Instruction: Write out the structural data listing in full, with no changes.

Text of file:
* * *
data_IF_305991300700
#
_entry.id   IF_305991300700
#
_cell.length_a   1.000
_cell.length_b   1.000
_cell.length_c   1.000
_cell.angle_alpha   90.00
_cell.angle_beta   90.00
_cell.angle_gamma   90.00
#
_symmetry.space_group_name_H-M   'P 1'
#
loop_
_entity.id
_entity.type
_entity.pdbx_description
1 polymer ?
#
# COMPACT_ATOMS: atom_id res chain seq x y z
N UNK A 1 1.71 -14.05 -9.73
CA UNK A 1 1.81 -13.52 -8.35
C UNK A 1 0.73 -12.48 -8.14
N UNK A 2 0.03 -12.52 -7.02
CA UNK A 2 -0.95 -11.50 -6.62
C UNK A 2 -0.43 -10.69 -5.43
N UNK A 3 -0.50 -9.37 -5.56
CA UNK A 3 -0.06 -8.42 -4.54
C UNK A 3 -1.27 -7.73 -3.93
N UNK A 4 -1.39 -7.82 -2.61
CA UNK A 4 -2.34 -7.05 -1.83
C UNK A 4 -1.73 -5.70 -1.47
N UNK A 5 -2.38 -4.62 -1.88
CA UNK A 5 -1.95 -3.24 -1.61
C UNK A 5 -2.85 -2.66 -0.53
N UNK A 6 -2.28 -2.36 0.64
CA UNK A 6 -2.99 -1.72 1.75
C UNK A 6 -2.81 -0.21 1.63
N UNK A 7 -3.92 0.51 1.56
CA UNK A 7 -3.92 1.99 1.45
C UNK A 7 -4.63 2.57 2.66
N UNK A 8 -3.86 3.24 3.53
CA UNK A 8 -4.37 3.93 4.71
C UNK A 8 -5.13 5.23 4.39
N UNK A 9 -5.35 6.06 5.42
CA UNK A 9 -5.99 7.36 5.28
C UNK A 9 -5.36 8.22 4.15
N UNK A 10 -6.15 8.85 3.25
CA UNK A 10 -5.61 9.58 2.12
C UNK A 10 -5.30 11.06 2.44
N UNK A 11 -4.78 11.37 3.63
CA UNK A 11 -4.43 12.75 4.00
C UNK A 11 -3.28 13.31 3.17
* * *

data_IF_305991300700
#
_entry.id   IF_305991300700
#
_cell.length_a   1.000
_cell.length_b   1.000
_cell.length_c   1.000
_cell.angle_alpha   90.00
_cell.angle_beta   90.00
_cell.angle_gamma   90.00
#
_symmetry.space_group_name_H-M   'P 1'
#
loop_
_entity.id
_entity.type
_entity.pdbx_description
1 polymer ?
#
# COMPACT_ATOMS: atom_id res chain seq x y z
N UNK A 1 1.71 -14.05 -9.73
CA UNK A 1 1.81 -13.52 -8.35
C UNK A 1 0.73 -12.48 -8.14
N UNK A 2 0.03 -12.52 -7.02
CA UNK A 2 -0.95 -11.50 -6.62
C UNK A 2 -0.43 -10.69 -5.43
N UNK A 3 -0.50 -9.37 -5.56
CA UNK A 3 -0.06 -8.42 -4.54
C UNK A 3 -1.27 -7.73 -3.93
N UNK A 4 -1.39 -7.82 -2.61
CA UNK A 4 -2.34 -7.05 -1.83
C UNK A 4 -1.73 -5.70 -1.47
N UNK A 5 -2.38 -4.62 -1.88
CA UNK A 5 -1.95 -3.24 -1.61
C UNK A 5 -2.85 -2.66 -0.53
N UNK A 6 -2.28 -2.36 0.64
CA UNK A 6 -2.99 -1.72 1.75
C UNK A 6 -2.81 -0.21 1.63
N UNK A 7 -3.92 0.51 1.56
CA UNK A 7 -3.92 1.99 1.45
C UNK A 7 -4.63 2.57 2.66
N UNK A 8 -3.86 3.24 3.53
CA UNK A 8 -4.37 3.93 4.71
C UNK A 8 -5.13 5.23 4.39
N UNK A 9 -5.35 6.06 5.42
CA UNK A 9 -5.99 7.36 5.28
C UNK A 9 -5.36 8.22 4.15
N UNK A 10 -6.15 8.85 3.25
CA UNK A 10 -5.61 9.58 2.12
C UNK A 10 -5.30 11.06 2.44
N UNK A 11 -4.78 11.37 3.63
CA UNK A 11 -4.43 12.75 4.00
C UNK A 11 -3.28 13.31 3.17